First, I think his overall point is correct. The idea that overturning Roe would signal final victory for the forces of life is wrong on its face. It seems also to be increasingly scarce. The pro-life movement, at least from where I’m sitting, has for the last few years assumed a more proactive, grassroots posture. Issues like orphans adoption, crisis pregnancy centers and other abortion alternatives have come to the forefront of the evangelical pro-life culture. I’m not denying that the overturning of Roe is a major concern of pro lifers. But I think its fair to point out that the principle of Roe is not pro-choice, per se, but anti-choice, the judicial prohibition of legislating against abortion. There are legitimate arguments against that decision that don’t touch on the wider moral arguments that Corey mentions. So if a pro-lifer expresses desire that Roe be overturned, it’s not necessarily because they believe it will solve the abortion debate (and if they do believe that, they’re wrong), only that it would right a significant wrong in American politics.
Second, Corey makes the very common assertion that pro-lifers don’t care enough about poverty, injustice, et al. I’ll agree with him that the pro life movement needs to be a fuller-orbed worldview that has real answers to these questions. However, too often the issue of poverty is used as a smokescreen by the pro-choice camp to blur the question of what to do about abortions themselves. If its true that contemporary pro-life theory lacks a sufficient worldview of compassion (and it might), then those questions have to be addressed clearly and in their own right. What can’t be accepted is that until the pro life camp gets it together on poverty, abortion on demand will have to do. This is simply a false dichotomy. It feeds off the belief that abortion is somehow helpful or necessary for poor communities. But what about when abortion is used as a siphon?
The most significant tension between pro life and pro choice is still, after all these years, whether abortion on demand should be legal. Navigating the tertiary issues connected to the debate will not achieve the progress that Corey desires until the primary question is answered. More disasters like the Gosnell horror might well be fomenting in a culture in which “safe, legal, and rare” seems to be a lost fantasy.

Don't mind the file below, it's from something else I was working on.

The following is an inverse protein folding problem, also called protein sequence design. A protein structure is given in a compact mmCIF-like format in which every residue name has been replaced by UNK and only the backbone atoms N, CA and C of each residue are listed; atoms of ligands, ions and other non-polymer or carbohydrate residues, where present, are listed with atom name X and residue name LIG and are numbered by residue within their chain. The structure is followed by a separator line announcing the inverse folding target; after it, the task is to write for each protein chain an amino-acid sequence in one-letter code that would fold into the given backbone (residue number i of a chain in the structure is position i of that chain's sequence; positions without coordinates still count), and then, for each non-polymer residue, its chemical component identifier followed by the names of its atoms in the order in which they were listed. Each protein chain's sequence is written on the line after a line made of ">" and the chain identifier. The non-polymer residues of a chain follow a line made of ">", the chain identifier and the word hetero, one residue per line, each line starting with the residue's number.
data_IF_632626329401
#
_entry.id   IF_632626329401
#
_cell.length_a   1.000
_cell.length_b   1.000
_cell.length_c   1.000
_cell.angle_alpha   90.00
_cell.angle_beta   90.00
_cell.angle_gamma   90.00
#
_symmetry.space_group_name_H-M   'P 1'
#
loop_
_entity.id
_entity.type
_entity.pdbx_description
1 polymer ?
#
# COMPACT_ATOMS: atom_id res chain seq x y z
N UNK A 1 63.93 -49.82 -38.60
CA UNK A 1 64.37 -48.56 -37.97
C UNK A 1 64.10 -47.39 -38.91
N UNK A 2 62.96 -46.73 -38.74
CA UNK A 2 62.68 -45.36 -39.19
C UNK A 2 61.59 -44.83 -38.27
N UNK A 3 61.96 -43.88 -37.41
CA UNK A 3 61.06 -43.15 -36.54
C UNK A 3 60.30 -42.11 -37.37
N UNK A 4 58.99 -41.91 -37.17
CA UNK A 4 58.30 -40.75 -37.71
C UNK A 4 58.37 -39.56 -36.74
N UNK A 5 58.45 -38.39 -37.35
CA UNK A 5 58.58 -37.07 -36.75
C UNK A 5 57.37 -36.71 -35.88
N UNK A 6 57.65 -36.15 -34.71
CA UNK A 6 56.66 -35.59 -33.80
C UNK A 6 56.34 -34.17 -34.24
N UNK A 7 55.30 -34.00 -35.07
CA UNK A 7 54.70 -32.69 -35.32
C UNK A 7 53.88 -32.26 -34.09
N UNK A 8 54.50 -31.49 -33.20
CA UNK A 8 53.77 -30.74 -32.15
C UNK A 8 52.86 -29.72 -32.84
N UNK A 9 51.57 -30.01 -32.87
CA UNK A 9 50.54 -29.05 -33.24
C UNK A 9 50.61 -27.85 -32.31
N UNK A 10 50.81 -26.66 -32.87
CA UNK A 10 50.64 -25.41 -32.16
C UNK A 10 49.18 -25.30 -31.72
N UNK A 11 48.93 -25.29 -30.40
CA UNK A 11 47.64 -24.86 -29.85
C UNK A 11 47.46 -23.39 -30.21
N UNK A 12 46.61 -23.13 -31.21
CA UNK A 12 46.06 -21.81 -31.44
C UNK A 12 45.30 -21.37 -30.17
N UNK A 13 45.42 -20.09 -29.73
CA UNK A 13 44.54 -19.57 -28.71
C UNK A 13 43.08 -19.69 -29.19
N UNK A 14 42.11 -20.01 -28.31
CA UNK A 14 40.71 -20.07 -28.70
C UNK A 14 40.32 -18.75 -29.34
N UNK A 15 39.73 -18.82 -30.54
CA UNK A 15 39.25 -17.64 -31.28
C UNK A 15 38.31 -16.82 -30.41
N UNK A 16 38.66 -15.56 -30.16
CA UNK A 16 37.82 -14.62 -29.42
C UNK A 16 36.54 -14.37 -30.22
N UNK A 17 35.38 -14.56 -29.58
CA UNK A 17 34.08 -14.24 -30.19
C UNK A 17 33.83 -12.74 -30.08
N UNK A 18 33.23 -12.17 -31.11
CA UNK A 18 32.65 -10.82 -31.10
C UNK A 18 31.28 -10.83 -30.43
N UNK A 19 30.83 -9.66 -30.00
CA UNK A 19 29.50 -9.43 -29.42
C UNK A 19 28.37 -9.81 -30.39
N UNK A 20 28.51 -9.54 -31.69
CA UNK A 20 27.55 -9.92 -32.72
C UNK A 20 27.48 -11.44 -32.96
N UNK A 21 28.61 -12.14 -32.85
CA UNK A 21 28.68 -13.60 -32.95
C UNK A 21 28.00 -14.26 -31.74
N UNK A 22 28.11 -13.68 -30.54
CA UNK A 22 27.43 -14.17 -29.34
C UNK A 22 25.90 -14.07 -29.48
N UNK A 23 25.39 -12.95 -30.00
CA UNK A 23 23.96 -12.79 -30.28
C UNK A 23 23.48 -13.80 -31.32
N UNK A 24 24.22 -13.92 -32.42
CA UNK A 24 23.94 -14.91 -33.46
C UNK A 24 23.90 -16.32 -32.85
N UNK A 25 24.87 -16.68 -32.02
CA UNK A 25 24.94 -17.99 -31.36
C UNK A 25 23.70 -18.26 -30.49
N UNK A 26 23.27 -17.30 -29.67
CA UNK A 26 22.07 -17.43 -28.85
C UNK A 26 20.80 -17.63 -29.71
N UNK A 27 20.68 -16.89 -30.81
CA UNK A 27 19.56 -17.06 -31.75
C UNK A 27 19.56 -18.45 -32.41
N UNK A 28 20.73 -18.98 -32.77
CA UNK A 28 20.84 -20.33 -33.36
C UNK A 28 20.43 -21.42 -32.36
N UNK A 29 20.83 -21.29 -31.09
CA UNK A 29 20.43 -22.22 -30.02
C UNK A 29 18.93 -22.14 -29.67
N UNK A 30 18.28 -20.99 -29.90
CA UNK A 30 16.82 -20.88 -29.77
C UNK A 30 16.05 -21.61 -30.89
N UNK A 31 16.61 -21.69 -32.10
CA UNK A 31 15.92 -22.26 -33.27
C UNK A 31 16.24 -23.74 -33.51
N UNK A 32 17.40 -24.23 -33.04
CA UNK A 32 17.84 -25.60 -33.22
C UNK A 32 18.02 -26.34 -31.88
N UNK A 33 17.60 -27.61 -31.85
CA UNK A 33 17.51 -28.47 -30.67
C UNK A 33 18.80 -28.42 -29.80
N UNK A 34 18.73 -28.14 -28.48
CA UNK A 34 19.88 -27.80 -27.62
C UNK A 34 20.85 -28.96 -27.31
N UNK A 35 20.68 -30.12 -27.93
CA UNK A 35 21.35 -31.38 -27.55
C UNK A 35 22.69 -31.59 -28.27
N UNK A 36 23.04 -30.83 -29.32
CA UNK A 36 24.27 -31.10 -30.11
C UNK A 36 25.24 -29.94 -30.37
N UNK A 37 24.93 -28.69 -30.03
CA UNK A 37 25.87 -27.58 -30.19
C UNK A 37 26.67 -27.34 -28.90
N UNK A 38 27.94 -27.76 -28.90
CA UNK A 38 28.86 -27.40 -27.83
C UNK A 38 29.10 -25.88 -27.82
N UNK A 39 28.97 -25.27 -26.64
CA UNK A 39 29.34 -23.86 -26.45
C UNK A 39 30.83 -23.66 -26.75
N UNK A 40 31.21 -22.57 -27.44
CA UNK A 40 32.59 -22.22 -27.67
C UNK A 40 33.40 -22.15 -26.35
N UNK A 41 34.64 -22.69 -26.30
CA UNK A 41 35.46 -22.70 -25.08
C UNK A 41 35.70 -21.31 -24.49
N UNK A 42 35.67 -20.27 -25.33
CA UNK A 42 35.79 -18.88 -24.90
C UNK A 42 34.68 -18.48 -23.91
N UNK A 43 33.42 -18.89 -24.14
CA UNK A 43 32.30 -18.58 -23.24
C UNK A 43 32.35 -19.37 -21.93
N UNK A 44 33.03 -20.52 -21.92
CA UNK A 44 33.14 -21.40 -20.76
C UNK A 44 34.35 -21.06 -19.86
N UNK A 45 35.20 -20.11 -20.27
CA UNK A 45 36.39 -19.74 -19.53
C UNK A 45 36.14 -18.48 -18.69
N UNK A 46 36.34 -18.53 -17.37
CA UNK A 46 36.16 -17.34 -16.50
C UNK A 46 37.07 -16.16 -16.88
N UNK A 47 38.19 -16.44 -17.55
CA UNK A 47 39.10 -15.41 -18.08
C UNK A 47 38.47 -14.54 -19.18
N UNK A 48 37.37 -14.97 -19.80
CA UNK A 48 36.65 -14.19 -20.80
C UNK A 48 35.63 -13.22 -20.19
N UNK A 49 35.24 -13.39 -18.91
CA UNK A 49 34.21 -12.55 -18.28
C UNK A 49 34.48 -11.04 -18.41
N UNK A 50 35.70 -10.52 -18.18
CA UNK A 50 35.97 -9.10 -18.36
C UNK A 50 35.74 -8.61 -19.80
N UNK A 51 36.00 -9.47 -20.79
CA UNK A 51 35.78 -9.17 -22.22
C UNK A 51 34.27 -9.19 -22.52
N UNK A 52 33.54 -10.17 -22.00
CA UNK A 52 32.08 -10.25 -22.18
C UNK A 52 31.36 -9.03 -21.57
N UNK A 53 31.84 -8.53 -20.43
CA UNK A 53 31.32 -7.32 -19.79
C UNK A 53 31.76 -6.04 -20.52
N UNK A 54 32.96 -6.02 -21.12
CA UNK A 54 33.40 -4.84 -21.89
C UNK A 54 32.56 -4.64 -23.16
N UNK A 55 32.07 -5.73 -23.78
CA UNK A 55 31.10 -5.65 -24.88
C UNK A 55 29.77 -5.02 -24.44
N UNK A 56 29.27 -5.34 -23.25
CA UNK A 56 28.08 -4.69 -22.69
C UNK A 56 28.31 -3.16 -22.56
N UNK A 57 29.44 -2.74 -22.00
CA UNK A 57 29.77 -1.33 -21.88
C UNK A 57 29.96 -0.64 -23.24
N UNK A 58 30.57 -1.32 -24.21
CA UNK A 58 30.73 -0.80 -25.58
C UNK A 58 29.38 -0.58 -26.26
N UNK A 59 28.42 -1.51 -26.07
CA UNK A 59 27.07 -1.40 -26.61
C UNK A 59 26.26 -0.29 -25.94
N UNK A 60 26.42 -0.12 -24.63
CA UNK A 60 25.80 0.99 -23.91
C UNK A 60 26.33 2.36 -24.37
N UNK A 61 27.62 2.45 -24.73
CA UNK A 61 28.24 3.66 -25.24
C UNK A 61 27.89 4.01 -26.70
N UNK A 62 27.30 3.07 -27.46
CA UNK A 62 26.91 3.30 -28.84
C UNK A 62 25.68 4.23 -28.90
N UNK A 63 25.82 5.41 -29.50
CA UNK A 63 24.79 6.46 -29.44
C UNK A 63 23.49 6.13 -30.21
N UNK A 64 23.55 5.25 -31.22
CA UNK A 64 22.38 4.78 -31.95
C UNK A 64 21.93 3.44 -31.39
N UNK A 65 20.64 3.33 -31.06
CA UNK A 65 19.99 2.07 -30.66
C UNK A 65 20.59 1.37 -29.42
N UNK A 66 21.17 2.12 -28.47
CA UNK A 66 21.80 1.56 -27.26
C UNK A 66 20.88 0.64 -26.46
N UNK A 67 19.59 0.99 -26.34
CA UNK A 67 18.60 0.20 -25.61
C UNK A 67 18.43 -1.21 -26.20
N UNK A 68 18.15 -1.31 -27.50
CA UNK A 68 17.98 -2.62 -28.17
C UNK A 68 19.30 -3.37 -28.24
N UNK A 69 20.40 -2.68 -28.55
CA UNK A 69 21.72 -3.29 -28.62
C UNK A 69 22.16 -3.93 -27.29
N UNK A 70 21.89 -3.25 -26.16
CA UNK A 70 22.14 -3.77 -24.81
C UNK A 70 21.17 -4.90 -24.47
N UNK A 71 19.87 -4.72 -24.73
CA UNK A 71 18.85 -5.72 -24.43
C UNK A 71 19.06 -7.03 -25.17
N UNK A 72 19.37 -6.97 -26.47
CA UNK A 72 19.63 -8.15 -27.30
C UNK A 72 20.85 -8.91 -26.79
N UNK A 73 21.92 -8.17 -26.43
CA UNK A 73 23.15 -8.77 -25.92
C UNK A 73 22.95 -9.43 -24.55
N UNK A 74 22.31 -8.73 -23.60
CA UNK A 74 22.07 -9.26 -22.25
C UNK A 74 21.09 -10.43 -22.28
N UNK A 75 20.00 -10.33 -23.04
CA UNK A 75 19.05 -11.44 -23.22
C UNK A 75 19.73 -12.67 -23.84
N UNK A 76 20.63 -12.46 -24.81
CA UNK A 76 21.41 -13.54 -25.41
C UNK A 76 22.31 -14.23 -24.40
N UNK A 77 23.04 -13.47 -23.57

The pro-choice side needs to be more honest about what kind of culture they desire. Legal availability of abortion for rape victims is a popular talking point, but the data is overwhelmingly oriented towards unintentional pregnancy through consensual sex. I will be greatly encouraged when someone from the pro-choice camp says that abortion is not a legitimate method of birth control. What’s taking so long?
Corey’s attempt to occupy the center has merit, and he makes an important point about honesty for both sides. But he doesn’t supply an adequate definition of “progress.” He implies that the pro-choice side wants to see progress on poverty, healthcare and community caretaking. That is indeed progress that needs to happen, but it is not progress on the abortion front. It does no good to wait until you can properly help the living before you rescue the dying.
The question of fetal personhood is not a gradated issue. The comparison Corey makes between gun violence and abortion is a non-starter; abortion is by definition, according to pro-life, murder. Either this argument works or it doesn’t. Controlling abortions is not of any interest to the pro-life camp, because we see the issue in terms of human personhood. If the pro life movement needs a framework that speaks to life outside the womb, then the pro choice camp needs a definition of human life itself. The pro-life movement has put their cards on the table; when will pro-choicers do the same?